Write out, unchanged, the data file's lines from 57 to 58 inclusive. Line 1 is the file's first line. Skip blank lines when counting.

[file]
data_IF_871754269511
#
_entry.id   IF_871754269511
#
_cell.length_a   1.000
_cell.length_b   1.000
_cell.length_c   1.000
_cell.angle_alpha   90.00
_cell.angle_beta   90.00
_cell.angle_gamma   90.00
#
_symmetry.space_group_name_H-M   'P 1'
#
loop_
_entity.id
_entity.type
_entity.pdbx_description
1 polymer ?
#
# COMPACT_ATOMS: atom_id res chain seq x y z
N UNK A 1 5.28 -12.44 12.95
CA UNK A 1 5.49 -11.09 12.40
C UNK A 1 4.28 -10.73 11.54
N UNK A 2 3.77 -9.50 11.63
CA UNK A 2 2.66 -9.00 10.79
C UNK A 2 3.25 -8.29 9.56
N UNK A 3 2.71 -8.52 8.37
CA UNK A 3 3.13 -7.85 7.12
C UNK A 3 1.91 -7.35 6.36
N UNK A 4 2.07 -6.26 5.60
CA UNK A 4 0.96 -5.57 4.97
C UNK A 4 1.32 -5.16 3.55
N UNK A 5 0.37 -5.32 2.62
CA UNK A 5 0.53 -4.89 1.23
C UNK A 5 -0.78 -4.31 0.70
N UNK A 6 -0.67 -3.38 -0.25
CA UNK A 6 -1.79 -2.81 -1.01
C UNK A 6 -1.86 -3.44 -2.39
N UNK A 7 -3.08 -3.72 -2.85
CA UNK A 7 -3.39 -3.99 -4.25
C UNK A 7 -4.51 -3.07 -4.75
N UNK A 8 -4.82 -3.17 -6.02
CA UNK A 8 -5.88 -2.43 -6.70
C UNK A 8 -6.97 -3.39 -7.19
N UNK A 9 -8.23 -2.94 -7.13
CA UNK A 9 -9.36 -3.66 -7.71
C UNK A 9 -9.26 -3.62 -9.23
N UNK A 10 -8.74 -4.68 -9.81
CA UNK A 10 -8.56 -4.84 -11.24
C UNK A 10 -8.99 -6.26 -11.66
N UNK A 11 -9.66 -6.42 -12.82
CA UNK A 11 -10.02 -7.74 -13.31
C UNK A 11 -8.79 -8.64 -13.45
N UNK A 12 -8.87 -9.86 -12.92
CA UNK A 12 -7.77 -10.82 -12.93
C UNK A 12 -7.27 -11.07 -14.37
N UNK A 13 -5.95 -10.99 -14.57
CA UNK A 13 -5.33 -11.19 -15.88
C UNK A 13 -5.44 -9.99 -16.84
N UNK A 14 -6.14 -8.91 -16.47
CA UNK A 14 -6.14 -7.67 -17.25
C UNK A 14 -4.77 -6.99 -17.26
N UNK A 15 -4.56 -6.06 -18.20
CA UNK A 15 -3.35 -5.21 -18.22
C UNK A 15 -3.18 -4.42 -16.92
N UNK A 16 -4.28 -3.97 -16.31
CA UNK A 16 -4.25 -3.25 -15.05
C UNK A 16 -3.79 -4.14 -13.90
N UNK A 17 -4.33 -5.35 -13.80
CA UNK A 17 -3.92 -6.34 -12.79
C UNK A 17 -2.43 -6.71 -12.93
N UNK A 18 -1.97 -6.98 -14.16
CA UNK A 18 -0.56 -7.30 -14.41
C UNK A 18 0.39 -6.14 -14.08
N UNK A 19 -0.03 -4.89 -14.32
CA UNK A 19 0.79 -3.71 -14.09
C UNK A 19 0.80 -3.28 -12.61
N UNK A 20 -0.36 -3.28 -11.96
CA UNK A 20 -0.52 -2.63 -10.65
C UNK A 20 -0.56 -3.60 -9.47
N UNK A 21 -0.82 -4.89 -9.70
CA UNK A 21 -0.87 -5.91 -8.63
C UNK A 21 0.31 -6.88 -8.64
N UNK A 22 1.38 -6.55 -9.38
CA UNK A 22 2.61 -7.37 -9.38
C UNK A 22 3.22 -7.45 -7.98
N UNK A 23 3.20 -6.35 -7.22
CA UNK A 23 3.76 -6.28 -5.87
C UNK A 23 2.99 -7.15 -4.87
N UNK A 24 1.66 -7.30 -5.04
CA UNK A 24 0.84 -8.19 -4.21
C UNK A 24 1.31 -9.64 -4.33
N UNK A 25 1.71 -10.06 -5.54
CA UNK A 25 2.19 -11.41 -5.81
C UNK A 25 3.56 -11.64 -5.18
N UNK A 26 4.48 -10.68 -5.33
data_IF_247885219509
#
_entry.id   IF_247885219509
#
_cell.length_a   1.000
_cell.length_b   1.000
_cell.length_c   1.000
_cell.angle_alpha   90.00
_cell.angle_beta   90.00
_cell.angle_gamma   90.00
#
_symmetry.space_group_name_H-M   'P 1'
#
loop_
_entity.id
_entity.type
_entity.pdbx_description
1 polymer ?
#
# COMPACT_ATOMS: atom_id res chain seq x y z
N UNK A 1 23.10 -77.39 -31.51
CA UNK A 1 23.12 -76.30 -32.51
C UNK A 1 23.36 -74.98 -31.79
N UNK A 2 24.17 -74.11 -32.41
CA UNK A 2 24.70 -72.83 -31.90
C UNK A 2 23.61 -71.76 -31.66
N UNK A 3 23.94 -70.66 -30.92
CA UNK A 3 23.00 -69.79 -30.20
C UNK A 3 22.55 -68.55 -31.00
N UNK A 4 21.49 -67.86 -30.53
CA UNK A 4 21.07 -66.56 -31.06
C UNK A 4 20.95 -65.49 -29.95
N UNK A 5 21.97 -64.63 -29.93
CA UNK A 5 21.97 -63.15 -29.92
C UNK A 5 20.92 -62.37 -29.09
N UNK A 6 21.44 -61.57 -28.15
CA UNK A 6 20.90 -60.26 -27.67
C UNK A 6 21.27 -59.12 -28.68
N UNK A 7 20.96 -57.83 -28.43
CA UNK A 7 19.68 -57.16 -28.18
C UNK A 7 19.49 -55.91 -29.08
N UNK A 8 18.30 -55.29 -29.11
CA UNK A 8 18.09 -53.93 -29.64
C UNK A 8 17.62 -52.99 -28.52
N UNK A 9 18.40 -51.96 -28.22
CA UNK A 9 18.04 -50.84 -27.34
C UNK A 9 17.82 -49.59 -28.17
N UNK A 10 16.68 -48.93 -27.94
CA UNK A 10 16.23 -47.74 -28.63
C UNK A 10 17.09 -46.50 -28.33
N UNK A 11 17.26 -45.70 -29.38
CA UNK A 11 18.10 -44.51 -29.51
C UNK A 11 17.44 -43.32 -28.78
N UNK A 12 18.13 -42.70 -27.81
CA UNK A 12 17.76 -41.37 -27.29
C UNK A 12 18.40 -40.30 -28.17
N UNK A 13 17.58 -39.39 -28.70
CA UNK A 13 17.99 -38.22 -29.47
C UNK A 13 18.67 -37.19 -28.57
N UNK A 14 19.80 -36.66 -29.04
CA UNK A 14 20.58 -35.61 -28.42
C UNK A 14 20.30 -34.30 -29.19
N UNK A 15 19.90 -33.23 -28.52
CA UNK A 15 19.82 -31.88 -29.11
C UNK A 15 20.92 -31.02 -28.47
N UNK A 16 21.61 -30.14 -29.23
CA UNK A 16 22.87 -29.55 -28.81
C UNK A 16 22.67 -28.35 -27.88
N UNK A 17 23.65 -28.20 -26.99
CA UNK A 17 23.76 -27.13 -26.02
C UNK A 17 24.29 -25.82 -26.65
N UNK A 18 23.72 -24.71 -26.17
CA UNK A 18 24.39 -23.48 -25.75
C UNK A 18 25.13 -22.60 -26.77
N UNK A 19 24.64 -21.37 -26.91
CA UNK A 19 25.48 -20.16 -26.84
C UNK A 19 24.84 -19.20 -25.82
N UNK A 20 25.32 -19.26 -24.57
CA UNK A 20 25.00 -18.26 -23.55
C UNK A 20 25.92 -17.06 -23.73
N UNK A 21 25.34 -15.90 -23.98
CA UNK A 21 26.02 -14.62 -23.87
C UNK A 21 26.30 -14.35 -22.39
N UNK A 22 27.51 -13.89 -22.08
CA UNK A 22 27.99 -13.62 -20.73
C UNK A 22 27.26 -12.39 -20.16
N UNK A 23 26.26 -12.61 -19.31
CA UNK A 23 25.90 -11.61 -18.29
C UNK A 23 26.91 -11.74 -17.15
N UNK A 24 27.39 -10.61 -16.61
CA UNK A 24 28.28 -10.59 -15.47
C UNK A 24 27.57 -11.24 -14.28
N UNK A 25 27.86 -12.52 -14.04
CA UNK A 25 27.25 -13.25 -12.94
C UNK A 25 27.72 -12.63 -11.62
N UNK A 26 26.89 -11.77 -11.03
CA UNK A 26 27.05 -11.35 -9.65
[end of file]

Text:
N UNK A 13 -5.95 -10.99 -14.57
CA UNK A 13 -5.33 -11.19 -15.88